Re:why linux doesn't do desktop (1, Insightful)

Anonymous Coward | more than 5 years ago | (#26161881)

...start marching to the tune of the large businesses that design these killer apps...But the community won't, because those companies have already made it clear what their terms and conditions are and we won't compromise.

And that's great! Otherwise Linux would be the same shitty mess that Windows is! Pursuit of profit is not what made Linux what it is. Pursuit of profit makers in order to gain the popularity that Windows has will destroy Linux.

Somewhat related... (5, Informative)

IANAAC (692242) | more than 5 years ago | (#26162279)

... which is to start marching to the tune of the large businesses that design these killer apps. When you convince Adobe to release all their products on Linux, and Blizzard to release their games on Linux, etc., then we'll be getting somewhere. But the community won't, because those companies have already made it clear what their terms and conditions are and we won't compromise.

I'm pretty much a full time Linux user, save for times when I want to do music production. I've spent a ton of money of Windows music software, and feel like I shouldn't abandon it. So last month I happened upon JAD and Ubuntu Studio (two music-oriented distros). Let me tell you, they work. And they were set up by the community, not big corporations. More importantly, they allow me to use all my expensive VSTs/VSTis quite easily. The last time I had tried to manually set up a real-time kernel environment that could actually use ASIO, I gave up in frustration. I just could not get all the pieces working. Now because of these two communities, the install took about an hour, plus the install of all my VSTs.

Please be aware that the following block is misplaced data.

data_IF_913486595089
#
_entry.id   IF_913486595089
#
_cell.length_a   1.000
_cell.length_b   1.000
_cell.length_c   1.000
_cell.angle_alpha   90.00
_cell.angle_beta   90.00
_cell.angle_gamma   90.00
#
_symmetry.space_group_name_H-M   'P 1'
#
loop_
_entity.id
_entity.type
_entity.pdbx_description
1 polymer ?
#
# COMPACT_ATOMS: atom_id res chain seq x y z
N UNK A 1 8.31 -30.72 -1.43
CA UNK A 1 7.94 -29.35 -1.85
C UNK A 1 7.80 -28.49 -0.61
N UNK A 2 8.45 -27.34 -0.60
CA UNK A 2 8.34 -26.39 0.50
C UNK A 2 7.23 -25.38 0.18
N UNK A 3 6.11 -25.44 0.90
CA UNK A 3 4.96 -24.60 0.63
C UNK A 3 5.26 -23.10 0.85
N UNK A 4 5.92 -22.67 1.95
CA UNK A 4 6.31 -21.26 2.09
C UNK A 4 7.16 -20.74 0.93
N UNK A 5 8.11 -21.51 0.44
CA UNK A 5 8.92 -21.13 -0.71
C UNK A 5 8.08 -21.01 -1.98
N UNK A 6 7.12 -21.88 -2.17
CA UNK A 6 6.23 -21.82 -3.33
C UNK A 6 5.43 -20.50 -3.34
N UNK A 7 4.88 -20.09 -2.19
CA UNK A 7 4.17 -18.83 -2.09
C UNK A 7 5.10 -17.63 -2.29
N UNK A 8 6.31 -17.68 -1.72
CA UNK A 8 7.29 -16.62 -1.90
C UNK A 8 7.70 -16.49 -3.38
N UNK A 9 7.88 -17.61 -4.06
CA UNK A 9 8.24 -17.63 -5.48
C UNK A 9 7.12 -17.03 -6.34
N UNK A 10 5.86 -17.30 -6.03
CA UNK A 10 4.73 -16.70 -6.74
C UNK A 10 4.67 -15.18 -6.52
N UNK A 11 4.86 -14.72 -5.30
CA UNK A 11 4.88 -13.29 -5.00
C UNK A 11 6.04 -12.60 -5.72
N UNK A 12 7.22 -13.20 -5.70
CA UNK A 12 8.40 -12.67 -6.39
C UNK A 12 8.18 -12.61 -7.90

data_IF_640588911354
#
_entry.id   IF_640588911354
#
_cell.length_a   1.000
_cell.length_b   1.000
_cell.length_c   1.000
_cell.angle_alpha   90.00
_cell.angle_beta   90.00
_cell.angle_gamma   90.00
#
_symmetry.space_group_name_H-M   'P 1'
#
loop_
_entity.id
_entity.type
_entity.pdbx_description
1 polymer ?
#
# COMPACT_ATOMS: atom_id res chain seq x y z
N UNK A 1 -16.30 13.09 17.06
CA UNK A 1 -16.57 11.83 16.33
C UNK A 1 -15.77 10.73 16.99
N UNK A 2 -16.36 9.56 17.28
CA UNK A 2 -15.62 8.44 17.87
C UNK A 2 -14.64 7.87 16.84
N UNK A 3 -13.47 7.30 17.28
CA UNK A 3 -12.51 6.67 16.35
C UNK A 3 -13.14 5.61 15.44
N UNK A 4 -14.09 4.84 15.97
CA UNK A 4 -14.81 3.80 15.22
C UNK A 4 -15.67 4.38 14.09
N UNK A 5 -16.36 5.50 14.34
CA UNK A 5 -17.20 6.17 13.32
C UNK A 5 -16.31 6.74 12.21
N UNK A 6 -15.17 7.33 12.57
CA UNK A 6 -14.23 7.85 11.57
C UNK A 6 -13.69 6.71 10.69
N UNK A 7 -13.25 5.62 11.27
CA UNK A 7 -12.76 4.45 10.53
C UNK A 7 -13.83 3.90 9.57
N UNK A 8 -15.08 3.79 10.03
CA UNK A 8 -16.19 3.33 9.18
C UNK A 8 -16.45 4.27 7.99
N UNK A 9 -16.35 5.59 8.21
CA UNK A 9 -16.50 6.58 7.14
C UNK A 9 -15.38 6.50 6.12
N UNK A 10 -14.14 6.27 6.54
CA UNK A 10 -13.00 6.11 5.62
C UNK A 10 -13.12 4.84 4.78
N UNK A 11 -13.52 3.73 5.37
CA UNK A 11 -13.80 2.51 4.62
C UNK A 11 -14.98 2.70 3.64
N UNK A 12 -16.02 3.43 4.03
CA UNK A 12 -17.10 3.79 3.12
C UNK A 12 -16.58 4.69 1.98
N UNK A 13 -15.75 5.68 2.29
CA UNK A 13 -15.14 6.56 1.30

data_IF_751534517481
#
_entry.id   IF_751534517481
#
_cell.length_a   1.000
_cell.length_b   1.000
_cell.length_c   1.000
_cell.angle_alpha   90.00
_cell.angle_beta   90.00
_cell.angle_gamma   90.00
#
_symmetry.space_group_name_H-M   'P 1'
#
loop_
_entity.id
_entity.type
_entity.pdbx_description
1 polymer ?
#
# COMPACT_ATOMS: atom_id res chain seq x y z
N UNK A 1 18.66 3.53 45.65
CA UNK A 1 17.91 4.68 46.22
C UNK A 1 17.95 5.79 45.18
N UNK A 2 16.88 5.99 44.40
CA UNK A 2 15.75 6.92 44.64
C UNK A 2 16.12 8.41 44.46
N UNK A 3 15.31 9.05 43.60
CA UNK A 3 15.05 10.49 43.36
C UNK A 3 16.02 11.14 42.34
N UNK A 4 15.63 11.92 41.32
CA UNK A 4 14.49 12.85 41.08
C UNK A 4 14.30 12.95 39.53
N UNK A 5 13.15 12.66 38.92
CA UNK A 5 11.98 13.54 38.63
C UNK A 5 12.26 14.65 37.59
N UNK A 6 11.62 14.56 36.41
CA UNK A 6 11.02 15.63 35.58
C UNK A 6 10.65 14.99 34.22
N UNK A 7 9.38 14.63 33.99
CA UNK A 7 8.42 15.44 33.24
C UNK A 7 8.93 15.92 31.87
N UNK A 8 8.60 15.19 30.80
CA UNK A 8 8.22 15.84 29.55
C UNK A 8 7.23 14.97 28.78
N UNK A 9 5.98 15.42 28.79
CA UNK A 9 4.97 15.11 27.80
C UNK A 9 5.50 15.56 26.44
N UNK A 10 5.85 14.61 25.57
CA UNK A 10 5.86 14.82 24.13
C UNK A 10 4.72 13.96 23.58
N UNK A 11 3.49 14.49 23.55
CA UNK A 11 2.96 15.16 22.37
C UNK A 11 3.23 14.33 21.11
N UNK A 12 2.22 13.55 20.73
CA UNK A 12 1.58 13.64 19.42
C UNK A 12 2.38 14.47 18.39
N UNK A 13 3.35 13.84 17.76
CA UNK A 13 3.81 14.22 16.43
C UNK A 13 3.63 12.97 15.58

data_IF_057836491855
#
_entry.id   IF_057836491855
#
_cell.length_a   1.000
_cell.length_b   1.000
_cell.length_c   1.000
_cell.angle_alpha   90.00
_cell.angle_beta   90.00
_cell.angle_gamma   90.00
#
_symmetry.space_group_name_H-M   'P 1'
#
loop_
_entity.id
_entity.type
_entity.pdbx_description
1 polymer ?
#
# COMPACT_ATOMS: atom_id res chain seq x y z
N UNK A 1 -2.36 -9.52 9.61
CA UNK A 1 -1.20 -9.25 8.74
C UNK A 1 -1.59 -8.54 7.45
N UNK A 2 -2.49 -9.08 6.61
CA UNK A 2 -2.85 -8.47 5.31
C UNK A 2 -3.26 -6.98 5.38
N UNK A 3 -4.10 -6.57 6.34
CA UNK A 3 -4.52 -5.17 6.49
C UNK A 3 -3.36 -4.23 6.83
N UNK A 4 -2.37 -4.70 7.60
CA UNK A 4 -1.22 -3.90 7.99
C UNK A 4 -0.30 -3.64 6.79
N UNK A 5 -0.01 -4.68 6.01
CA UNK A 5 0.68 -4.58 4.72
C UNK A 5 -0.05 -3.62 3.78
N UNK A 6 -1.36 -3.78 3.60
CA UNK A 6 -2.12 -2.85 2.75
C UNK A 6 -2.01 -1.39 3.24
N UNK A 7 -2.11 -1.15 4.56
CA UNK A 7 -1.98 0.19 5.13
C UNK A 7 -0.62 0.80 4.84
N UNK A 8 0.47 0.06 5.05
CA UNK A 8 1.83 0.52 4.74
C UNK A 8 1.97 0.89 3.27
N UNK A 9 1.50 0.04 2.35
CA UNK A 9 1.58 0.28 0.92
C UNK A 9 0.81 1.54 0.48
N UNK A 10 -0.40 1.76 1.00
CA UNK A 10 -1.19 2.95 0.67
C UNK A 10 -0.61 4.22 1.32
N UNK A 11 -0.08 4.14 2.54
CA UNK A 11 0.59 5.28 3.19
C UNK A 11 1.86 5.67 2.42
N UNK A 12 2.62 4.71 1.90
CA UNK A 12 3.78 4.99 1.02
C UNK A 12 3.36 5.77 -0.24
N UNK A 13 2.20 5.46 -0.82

And I get better latency on this machine than I ever did using WinXP.

Granted, this is pretty niche, but apparently big enough for two different non-commercial developer communities to create specialized distros. And you see it with commercial companies as well - Cedega for gaming, Crossover for business apps.

So yeah, corps are important for mass adoption, but don't discount the communities.

Linux has already succeeded. (5, Insightful)

kwabbles (259554) | more than 5 years ago | (#26161755)

From TFA:
An article has come out claiming (yet again) that 2009 will be the year of Linux, and bases this prediction on the fact that low power ARM processors will be in netbooks which won't have enough power to run Windows, but then says these new netbooks will be geared to "web only" applications which suits Linux perfectly. And, oh yeah, Palm might save Linux, too.

In a year that saw Linux netbooks appear, and fail to excite consumers, thus handing Microsoft victory in the netbook operating system space, yet another pundit has come out claiming 2009 will be a revolutionary year for Linux.

The "year of Linux"?
Palm "might save Linux"?
A "revolutionary year for Linux"?